How has the safety profile of ADXS11-001 been thus far?

Patients have been tolerating it quite well. In terms of toxicity, it is like an immunotherapy. Therefore, you may get rashes and low-grade fevers, kind of feeling like you have the flu, and some other things that are relatively standard with immunotherapies. Remember, anything that activates your immune system to a sufficient level to fight off a tumor infection is also going to cause some level of low-grade side effects. However, we have not seen any severe side effects or any major issues with it. We have seen some changes in blood pressure during the infusions, so we give the vaccine in the cancer center. It is two doses and you are supervised for several hours after administration of the vaccine. We have not seen any major toxicities with the vaccine, but the low-grade ones are relatively common. People know when their immune system has been activated, that’s for sure.

What other immunotherapy agents on the horizon do you see having promise in the treatment of head and neck cancer?

One other study, that we have not yet opened but we are going to do, is combining the ADXS11-001 vaccine with MEDI4736, a PD-L1 inhibitor. That study will be for patients who have metastatic or recurrent disease. This ought to be kind of interesting because then you are attacking the immune system from two different angles. It is going to compare ADXS11-001 monotherapy with the PD-L1 monotherapy with a third arm that has both agents combined. I am not sure when that trial is going to be open, but that is the one coming up on the horizon.

Aside from immunotherapy, what other treatment-related research in head and neck cancer are you interested in seeing the results of?

The other main trial is our robotic surgery trial, which is called a de-escalation trial. As you may be aware, patients with HPV-related head and neck cancer have a good prognosis. One of the problems is, when they get standard concurrent chemoradiotherapy, they have a lot of functional morbidity. We have an ongoing robotics trial that basically treats patients with robotic surgery upfront and then they get standard chemotherapy with a reduced dose of radiation, a reduced dose of radiation, or no radiation based on their pathology.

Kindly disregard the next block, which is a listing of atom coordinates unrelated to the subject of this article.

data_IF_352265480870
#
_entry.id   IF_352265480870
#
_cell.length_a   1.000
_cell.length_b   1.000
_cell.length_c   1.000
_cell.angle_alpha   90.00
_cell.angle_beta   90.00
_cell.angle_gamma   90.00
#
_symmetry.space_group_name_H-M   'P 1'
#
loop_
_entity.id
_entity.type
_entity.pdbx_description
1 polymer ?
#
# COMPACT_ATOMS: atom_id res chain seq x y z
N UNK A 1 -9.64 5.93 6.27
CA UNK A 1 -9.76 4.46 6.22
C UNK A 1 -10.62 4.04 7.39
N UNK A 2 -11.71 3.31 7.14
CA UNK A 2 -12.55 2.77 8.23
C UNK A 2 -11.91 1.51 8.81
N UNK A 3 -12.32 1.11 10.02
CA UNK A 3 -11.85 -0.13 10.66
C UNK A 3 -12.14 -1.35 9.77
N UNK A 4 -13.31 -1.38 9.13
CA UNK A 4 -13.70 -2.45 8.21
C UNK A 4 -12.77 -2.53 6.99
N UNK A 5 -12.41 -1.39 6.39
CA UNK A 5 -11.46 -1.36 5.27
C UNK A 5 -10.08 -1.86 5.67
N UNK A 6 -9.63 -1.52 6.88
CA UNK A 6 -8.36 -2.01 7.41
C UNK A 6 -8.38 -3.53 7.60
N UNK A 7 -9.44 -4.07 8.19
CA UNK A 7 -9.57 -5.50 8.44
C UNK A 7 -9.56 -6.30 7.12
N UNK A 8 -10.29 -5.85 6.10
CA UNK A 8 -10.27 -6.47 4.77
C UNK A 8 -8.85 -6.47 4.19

We are hoping to offer the same cure rate for these earlier-stage HPV-related cancers, but with a more functional long-term outcome by tailoring what the patient gets, based on the pathology report, after the minimally invasive robotic surgery. That is something we are currently accruing for, and we are really excited to see if our survival data is comparable, which we think it will be. Our functional outcomes, based on the data we have, should certainly be improved over standard therapy.

There was research presented at the 2015 ASCO Annual Meeting that showed that reducing radiation and chemotherapy dosage in low-risk HPV-associated oropharyngeal squamous cell carcinoma may prevent disease recurrence while still improving quality of life. Can you comment on this study?

Both of these studies are consistent with the prevailing thoughts on de-escalation of therapy in appropriately selected patients. When properly stratified, many patients can enjoy high rates of oncologic cure, with reduced long-term morbidity. It highlights the difficult balance between administering just enough therapy to cure the cancer, without permanently destroying the quality of life in terms of speech and swallowing.

The investigational immunotherapy axalimogene filolisbac (ADXS11-001) has emerged as a potentially practice-changing agent in the treatment of HPV-related oropharyngeal cancer.

*This news story was resourced by the Oral Cancer Foundation, and vetted for appropriateness and accuracy.